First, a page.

18 years of age, universal

Political pressure groups and leaders:
The Marine Reserve (protection of fish); Rotary Club

Diplomatic representation in the US:
none (overseas collectivity of France)

Dependency status:
overseas collectivity of France

International organization participation:

Legislative branch:
unicameral Territorial Council (19 seats; members are elected by popular vote to serve five-year terms)
elections: last held 1 and 8 July 2007 (next to be held July 2012)
election results: percent of vote by party - SBA 72.2%, Action-Equilibre-Transparence 9.9%, Ensemble pour Saint-Barthelemy 7.9%, Tous Unis pour Saint-Barthelemy 9.9%; seats by party - SBA 16, Action-Equilibre-Transparence 1, Ensemble pour Saint-Barthelemy 1, Tous Unis pour Saint-Barthelemy 1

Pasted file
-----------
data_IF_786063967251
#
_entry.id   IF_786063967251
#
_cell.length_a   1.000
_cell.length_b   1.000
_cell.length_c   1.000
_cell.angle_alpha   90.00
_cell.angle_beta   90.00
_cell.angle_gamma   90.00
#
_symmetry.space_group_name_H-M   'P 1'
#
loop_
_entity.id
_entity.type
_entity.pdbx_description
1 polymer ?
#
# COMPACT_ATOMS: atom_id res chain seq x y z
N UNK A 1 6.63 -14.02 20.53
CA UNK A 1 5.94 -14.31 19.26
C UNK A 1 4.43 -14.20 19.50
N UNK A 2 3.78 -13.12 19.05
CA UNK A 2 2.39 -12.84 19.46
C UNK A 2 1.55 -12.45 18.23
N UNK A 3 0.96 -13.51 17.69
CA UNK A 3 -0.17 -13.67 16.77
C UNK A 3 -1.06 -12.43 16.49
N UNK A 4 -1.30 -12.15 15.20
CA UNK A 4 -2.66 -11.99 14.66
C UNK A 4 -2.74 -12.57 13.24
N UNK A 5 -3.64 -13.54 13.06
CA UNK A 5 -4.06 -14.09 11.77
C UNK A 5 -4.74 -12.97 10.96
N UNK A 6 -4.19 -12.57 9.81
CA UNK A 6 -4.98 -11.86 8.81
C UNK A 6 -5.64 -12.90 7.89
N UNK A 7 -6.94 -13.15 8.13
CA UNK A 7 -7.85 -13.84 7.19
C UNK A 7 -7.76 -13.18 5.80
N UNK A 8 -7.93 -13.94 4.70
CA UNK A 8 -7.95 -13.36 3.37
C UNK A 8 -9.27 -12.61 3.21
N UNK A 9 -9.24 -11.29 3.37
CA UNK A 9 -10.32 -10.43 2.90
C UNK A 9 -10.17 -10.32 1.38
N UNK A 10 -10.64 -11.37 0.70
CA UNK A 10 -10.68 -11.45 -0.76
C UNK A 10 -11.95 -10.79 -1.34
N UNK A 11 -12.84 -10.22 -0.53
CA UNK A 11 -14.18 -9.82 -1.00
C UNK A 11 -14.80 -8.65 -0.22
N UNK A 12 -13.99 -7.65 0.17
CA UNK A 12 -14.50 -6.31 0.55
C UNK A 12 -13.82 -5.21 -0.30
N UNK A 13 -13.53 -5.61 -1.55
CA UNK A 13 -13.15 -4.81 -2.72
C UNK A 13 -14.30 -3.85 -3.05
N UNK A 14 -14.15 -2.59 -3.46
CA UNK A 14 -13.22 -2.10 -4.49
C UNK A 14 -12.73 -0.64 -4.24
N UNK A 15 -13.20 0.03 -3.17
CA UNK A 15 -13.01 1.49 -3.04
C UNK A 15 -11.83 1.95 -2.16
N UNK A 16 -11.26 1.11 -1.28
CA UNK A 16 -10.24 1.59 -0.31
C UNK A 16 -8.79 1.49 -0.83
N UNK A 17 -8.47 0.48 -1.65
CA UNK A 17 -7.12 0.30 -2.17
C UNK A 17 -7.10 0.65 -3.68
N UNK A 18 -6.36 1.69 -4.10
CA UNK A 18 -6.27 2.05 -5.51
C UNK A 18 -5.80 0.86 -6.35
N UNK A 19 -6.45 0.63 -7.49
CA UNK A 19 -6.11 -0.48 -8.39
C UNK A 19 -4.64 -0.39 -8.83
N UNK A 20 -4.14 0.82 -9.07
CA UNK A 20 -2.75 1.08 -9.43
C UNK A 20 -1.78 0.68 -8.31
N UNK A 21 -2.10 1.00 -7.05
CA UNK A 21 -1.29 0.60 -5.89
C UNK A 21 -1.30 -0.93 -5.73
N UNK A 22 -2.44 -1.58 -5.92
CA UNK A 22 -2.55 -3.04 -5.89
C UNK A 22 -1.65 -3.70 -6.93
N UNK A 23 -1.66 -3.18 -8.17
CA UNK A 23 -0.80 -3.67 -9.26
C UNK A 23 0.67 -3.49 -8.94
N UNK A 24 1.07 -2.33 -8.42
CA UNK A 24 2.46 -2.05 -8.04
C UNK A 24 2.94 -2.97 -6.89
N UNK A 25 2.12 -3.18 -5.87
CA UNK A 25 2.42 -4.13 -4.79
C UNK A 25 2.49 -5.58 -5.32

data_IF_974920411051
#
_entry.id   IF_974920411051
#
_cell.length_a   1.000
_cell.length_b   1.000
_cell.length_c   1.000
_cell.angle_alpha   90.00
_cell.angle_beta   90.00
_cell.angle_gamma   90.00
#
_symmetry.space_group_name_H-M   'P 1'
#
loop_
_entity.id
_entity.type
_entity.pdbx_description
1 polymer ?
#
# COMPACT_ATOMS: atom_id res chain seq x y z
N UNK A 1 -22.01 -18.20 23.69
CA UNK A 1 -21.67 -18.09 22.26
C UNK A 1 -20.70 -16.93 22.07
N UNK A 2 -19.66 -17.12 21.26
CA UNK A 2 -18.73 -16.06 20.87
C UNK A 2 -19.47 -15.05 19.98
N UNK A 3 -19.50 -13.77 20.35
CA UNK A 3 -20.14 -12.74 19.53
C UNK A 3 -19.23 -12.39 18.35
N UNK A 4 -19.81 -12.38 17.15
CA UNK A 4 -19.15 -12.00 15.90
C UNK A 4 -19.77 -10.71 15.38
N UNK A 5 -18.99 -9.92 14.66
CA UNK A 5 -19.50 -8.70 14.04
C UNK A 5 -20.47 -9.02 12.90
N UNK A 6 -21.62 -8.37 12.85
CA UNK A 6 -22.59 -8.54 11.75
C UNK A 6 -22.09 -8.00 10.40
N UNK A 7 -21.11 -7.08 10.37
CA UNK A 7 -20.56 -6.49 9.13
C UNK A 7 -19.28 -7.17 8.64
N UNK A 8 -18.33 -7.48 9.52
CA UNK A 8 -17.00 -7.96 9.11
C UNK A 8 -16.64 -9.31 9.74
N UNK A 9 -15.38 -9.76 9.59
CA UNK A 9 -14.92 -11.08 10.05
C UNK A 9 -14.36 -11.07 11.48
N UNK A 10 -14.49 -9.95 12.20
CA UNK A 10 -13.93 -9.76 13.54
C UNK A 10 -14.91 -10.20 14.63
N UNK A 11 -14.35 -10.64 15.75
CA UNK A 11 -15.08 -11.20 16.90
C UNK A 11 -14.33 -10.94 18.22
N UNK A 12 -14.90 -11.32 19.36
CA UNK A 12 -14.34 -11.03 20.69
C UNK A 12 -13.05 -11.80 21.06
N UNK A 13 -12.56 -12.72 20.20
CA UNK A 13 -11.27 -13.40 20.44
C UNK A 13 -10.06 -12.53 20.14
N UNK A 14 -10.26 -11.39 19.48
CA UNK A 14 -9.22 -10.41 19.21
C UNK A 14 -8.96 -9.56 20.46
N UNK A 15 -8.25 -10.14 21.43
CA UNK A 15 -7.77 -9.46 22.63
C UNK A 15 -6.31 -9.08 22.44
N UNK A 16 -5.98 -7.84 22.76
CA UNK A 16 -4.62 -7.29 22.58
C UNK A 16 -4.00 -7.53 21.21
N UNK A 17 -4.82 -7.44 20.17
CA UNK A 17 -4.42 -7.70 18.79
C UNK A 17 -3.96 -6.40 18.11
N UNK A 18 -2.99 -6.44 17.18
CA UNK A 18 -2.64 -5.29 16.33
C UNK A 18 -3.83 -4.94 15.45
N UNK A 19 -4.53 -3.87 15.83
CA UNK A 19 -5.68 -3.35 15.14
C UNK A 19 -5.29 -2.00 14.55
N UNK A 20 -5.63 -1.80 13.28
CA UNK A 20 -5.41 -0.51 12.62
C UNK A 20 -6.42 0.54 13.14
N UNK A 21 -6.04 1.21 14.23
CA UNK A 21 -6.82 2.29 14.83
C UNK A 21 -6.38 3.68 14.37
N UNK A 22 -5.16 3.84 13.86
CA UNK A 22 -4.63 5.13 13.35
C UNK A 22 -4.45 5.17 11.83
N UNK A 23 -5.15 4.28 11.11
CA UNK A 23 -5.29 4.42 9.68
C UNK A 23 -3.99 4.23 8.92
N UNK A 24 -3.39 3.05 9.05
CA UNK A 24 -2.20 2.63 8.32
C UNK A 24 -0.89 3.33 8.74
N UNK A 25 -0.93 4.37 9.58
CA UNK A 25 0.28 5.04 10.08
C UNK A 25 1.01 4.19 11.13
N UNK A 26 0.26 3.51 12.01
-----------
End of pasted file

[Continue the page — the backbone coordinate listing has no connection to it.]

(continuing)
note: Saint Barthelmey elects one seat to the French Senate; elections last held 21 September 2008 (next to be held September 2014); results - percent of vote by party - NA; seats by party - UMP 1

Legal system:
the laws of France, where applicable, apply

Flag description:
the flag of France is used

none (overseas collectivity of France)

Country name (Goverment):
conventional long form: Overseas Collectivity of Saint Barthelemy
conventional short form: Saint Barthelemy
local long form: Collectivite d'outre mer de Saint-Barthelemy
local short form: Saint-Barthelemy

Political parties and leaders:
Action-Equilibre-Transparence [Maxime DESOUCHES]; Ensemble pour Saint-Barthelemy [Benoit CHAUVIN]; Saint-Barth d'Abord! or SBA [Bruno MAGRAS]; Tous Unis pour Saint-Barthelemy [Karine MIOT-RICHARD]

name: Gustavia
geographic coordinates: 17 53 N, 62 51 W
time difference: UTC-4 (1 hour ahead of Washington, DC, during Standard Time)

4 October 1958 (French Constitution)

Executive branch:
chief of state: President Nicolas SARKOZY (since 16 May 2007), represented by Prefect Dominique LACROIX (since 21 March 2007)
head of government: President of the Territorial Council Bruno MAGRAS (since 16 July 2007)
cabinet: Executive Council; note - there is also an advisory, economic, social, and cultural council